If The Cup Fits, Wear It
There are circumstances when a degree in algebra would certainly be beneficial. Never once did any of my instructors say, "Pay attention young ladies! You’re going to need to know how to calculate your correct bra size someday and it won’t remain the same throughout your life. You don’t want people to look at your chest and realize you flunked algebra, do you?"
Warner's 1944 advertisement for bra sizes A through D. They were second after S.H. Camp Company to make bras designed to fit differently sized breasts.
Perhaps it’s no coincidence that branch of mathematics is called algebra.
Shopping for bras is on my ‘Ten Most Dreadful Activities I Will Avoid as Long as Possible’ list. I haven’t examined my motives behind this deep-seated aversion, since analyzing my quirky behaviors is also on the list.
Every two or three years the issue of new bras creeps up to the top of ‘Things I Can’t Ignore Anymore’ list and I literally have to do the math.
A one-inch thick popular home-shopping catalog with the next seasonal fashion trends graced the mailbox in a timely manner. My husband checked out the men’s work clothes section and marked the single page (out of 900, including the cover) he planned to use when placing an order. Did you realize that denim overalls are always in season? It’s not fair.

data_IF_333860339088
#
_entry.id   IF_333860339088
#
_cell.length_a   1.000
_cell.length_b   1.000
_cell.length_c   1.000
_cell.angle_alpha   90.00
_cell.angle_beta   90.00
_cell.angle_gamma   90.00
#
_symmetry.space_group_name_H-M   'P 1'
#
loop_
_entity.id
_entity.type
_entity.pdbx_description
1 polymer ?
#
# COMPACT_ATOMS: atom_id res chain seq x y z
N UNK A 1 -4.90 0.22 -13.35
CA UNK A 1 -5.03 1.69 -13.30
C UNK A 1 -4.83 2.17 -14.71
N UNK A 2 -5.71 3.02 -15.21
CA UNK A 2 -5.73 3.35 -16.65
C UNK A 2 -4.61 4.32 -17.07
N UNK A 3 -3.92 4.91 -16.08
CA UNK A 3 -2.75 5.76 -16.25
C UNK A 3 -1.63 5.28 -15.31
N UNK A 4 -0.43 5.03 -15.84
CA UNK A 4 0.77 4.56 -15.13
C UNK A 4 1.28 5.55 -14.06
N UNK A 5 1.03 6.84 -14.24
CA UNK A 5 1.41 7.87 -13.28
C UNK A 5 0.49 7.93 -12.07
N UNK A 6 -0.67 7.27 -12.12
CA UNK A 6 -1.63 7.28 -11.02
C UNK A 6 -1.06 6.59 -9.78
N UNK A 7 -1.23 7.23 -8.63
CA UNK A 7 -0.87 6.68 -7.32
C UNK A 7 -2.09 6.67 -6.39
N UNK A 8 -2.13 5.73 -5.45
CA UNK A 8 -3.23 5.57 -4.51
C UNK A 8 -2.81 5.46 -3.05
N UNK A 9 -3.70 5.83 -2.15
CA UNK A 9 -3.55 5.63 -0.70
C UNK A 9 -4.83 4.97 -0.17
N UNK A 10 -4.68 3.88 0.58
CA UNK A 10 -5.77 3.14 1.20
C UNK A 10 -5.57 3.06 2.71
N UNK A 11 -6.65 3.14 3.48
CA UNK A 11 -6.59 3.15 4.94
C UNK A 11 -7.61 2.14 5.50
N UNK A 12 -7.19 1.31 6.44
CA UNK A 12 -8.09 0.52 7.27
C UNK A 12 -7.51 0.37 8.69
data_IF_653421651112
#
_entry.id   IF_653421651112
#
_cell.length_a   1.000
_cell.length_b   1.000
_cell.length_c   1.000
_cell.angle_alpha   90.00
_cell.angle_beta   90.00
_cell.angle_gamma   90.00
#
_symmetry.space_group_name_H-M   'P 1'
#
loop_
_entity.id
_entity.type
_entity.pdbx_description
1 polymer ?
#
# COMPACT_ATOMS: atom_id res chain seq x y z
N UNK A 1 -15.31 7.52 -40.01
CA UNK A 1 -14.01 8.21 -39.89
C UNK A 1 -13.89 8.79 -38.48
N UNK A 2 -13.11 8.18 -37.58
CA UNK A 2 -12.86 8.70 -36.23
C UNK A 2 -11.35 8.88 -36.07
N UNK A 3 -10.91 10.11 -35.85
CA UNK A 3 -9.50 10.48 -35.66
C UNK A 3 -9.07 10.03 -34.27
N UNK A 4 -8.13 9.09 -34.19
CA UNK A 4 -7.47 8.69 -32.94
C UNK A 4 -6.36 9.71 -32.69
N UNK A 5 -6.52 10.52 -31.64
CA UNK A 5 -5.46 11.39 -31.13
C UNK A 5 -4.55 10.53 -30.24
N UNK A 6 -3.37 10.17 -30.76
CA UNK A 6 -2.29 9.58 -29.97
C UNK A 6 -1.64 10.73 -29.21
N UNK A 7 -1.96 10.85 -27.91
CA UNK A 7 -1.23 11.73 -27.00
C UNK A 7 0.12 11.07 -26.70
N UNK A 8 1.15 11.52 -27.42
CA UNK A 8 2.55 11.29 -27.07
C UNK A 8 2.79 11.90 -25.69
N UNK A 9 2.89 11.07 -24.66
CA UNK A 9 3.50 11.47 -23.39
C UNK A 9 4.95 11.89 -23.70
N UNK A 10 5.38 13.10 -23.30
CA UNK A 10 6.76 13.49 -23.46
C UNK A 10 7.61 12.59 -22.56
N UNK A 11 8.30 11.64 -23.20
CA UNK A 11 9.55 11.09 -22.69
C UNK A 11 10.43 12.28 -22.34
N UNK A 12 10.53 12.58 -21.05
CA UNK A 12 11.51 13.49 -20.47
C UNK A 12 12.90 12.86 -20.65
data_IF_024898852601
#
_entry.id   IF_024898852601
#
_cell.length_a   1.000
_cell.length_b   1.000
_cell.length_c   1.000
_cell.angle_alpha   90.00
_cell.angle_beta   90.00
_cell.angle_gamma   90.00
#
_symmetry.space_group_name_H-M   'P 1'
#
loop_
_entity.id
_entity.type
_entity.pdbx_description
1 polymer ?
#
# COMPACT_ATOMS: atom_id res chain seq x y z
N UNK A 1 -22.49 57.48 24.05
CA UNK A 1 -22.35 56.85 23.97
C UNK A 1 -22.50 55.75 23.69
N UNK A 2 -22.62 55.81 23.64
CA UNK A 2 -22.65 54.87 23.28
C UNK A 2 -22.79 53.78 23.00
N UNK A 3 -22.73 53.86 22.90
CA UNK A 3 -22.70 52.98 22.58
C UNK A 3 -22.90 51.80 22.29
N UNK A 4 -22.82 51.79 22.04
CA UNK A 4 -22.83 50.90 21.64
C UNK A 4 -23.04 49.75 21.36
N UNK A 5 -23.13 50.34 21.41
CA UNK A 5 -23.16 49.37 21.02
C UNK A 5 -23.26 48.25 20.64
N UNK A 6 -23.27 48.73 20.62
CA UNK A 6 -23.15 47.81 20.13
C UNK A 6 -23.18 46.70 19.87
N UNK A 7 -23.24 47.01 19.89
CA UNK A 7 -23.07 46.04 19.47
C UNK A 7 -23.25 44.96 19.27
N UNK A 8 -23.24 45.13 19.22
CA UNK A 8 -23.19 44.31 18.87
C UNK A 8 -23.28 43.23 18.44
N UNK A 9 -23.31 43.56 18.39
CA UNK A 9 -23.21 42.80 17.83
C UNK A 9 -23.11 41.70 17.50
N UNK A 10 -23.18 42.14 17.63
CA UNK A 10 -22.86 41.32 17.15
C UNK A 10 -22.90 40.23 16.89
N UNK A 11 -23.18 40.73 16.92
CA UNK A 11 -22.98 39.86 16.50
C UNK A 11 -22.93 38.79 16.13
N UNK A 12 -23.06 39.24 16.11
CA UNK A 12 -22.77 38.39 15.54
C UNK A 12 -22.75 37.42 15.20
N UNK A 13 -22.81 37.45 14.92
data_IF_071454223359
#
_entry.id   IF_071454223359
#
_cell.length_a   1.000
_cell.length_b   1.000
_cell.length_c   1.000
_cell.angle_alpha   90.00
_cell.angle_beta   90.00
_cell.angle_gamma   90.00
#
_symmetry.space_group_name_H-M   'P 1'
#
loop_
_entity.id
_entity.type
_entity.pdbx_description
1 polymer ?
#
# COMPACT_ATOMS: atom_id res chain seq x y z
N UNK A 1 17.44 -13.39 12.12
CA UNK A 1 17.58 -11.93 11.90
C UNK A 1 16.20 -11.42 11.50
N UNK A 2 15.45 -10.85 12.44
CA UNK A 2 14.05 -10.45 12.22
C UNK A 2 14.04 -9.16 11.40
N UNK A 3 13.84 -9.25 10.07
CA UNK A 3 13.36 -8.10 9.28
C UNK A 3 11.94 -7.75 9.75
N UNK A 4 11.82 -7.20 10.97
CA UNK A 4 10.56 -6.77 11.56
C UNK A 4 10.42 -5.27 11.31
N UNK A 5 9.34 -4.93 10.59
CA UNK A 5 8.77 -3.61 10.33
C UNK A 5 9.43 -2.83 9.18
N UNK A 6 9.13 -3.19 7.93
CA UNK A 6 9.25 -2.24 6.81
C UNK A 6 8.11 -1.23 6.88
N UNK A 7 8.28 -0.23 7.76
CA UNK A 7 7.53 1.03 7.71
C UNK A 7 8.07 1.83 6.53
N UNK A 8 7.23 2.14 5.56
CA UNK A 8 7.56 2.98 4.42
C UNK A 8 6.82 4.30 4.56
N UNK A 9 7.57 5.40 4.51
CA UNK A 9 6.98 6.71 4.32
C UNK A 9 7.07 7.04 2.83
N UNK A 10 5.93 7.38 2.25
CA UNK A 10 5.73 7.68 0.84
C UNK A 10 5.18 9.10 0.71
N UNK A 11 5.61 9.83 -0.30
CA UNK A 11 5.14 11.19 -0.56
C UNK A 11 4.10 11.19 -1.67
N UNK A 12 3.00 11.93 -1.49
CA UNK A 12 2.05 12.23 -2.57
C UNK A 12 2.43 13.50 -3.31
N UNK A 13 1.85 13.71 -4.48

Mike slid the catalog toward my end of the countertop so I could take a turn. I flipped though layered looks, coordinates, evening gowns, jackets and sleepwear, followed by foundation garments. I suspect that manufacturers theorize women may be willing to accept foundation garments as a bit more pricey than if the product was labeled as ordinary underwear.
I hesitated a moment, tempted by the ease of shopping from home: twenty-seven pages of bras to scrutinize, excluding the maternity section. The photographer’s models all looked healthy, although young, with believable silhouettes. There wasn’t an anorexic woman in the bunch. My hopes were raised.
I first narrowed the field by avoiding anything constructed with narrow straps. That’s a definite no-no for my ‘grandmotherly’ figure. I skipped past push-ups, pocket bras (whatever those are), tubes, strapless and the ‘special occasion convertible torsolette’. I eliminated bras constructed with lace, embroidery, polyurethane, or any vaguely described as using domestic/imported materials, along with previously unfamiliar man-made fabrics such as Crepeset®, elastane or Spanette®. Do I need to mention that zebra and baby leopard prints are automatically out of the running?
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